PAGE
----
Poverty plagues children more than any other group, notes Roy Charles Brooks, president of the National Association of Counties and the commissioner of Tarrant County, Texas. And if county governments do not invest now, they will pay later as poor children grow up and get funneled through the public education, criminal justice and welfare systems.
“We need innovation now more than ever as the equity gap in this country grows even wider,” Brooks said during a panel at NACo’s 83rd Annual Conference and Exposition in Nashville, Tenn. “Every elected official in this room and county staff can develop innovative ways to remove barriers, build opportunities and address the many faces of poverty in America.”
Brooks and other experts on the panel said that county governments need to make data sources about their residents less siloed and use technology to give different departments better access to each other’s data. That will lead to more insights about residents’ welfare and enable counties to more efficiently and effectively deliver services and help the most vulnerable and underserved.
“If we’re going to provide wraparound services to families, agencies and departments need to be able to share data,” Brooks said. “Sometimes, antiquated systems make that a challenging proposition. Sometimes, it’s a cultural issue. But we need help in creating the tools needed to more effectively deliver services.”
How Counties Can Break Down Data Siloes to Help Residents
To share and integrate data more effectively, counties must break down both technical and human siloes, said Della Jenkins, executive director of Actionable Intelligence for Social Policy at the University of Pennsylvania’s School of Social Policy & Practice.
AISP works with counties, cities and states on governance structures that enable different departments to talk with each other and share data, Jenkins said. Counties need to build capacity and relationships within their governmental structures to route and share information more efficiently. “Technology is only as good as the people who are using the technology,” she said.
From left: Stefanie Dreyer, Roy Charles Brooks, Della Jenkins, Barry Murphy and Michael Shaw discuss data at NACo 2018. Photo: Phil Goldstein
Michael Shaw, program officer for human services at the Kresge Foundation, a philanthropic organization that works to expand opportunities in America’s cities, said county governments can get access to a lot of platforms that help analyze data on what is happening in their communities. Yet they face challenges in disaggregating data at the individual level and connecting that to continuous improvement in service delivery models.
Shaw argued that counties need to shift from focusing on outputs to outcomes, and county officials need to do a better job of analyzing data and monitoring contracts and partnerships to get at the problems residents are facing.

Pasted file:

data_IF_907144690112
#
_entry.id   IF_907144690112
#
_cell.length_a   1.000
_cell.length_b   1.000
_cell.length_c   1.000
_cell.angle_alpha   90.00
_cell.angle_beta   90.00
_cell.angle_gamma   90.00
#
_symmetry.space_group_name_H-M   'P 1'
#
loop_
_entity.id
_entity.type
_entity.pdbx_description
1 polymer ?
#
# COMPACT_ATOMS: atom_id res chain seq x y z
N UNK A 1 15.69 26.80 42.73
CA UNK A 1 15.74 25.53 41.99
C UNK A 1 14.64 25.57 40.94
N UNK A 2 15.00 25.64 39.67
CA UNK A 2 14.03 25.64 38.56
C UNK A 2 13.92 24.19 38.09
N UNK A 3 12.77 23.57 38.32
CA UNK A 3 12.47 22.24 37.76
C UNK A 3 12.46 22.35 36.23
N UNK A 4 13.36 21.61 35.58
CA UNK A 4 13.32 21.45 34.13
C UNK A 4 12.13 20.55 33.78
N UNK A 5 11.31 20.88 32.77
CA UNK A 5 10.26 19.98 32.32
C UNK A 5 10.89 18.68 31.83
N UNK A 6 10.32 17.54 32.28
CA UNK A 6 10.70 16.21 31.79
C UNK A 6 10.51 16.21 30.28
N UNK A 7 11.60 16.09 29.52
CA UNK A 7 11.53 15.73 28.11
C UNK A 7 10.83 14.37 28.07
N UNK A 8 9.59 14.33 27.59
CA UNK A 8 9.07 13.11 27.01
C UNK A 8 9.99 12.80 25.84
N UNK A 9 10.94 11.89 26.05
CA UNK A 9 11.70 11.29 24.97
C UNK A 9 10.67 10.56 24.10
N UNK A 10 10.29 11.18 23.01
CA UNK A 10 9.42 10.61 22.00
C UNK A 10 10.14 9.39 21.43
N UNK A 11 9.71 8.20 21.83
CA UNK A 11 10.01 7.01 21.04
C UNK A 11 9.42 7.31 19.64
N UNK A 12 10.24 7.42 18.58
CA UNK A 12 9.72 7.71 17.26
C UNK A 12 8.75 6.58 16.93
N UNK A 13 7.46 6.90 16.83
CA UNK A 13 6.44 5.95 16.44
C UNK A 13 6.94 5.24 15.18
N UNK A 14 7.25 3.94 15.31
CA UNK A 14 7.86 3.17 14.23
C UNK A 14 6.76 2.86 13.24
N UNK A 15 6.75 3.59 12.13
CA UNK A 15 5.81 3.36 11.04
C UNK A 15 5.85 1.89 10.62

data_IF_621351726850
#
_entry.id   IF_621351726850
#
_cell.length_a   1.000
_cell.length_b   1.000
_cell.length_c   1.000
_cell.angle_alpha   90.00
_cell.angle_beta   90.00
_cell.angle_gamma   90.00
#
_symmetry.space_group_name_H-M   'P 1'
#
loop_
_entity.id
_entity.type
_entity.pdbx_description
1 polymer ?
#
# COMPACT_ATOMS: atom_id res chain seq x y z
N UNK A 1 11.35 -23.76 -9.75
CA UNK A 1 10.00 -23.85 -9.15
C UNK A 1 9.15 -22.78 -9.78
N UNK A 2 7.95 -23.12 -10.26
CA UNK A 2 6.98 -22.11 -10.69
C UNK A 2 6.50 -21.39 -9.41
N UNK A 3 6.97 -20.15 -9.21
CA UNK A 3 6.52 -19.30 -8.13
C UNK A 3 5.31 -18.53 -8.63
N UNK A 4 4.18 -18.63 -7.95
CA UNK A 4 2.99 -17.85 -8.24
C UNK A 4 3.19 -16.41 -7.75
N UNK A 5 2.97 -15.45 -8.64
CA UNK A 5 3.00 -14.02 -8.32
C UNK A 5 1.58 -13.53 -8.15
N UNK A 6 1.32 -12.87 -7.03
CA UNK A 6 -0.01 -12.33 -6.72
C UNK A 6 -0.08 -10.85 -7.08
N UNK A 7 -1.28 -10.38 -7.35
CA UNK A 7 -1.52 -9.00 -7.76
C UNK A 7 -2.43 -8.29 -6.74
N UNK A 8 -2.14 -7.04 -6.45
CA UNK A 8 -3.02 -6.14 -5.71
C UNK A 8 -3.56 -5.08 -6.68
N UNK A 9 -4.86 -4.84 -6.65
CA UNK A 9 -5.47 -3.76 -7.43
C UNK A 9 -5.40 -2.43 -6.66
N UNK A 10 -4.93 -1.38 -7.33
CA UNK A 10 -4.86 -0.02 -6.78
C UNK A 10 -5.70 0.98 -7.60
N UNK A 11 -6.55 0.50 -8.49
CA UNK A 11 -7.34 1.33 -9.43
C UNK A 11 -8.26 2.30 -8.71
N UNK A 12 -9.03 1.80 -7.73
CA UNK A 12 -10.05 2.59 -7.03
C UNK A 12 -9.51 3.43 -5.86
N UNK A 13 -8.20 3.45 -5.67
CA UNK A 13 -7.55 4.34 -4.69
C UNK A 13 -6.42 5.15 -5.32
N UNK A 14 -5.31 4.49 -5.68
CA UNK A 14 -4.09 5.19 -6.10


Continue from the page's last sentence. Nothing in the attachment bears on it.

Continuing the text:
Counties should think longitudinally about the data they collect on residents, Jenkins said, and look not just at the experiences and programs they interact with, but how they do so over the course of their life. For example, they could link family members together and use data analytics to explore how the services a mother receives impact her children. To do so, counties need integrated data systems. “We know that the ecosystem kids grow up in impacts them immensely,” Jenkins said. “If parents are thriving, then kids are thriving as well.”
Counties must consider the purpose of the data sharing, integration and analysis they want to do and work backward from that find the technology solution that will help them get there, Jenkins said.
Most counties have a patchwork of software and processes that make their databases talk to each other, according to Jenkins. “There is not one product or solution,” she said. Counties need a range of technical expertise in data analytics, Jenkins noted. Some counties work with outside vendors to get those services or use open-source solutions. Jenkins also said counties should look at their peers for best practices. “Beg, borrow and steal from other places,” she said.
Shaw noted that technology platforms for data analysis often roll down from the federal government to state and local governments, and that this creates a hodgepodge of analytics platforms. These platforms need “become more elastic” so that they can talk to one another, he said.
In just one example of how this can work in practice, Jenkins noted that in Mecklenburg County, N.C., the Institute for Social Capital at the University of North Carolina’s Urban Institute conducted a data analysis. Using descriptive statistics, ISC, in cooperation with Charlotte Mecklenburg Schools, examined whether the school system’s method of capturing whether a student was experiencing homelessness was actually identifying all the children who were considered homeless by the county’s Homelessness Management Information System, according to Jenkins.
ISC discovered that 267 students who were identified by the county as homeless but who were not known to be homeless by the school district. These students were able to then receive additional services using federal McKinney-Vento funding through the school district, Jenkins said.
“They were missing hundreds of kids in the district,” Jenkins said, but that was fixed within two weeks, and the children were enrolled in the additional services.
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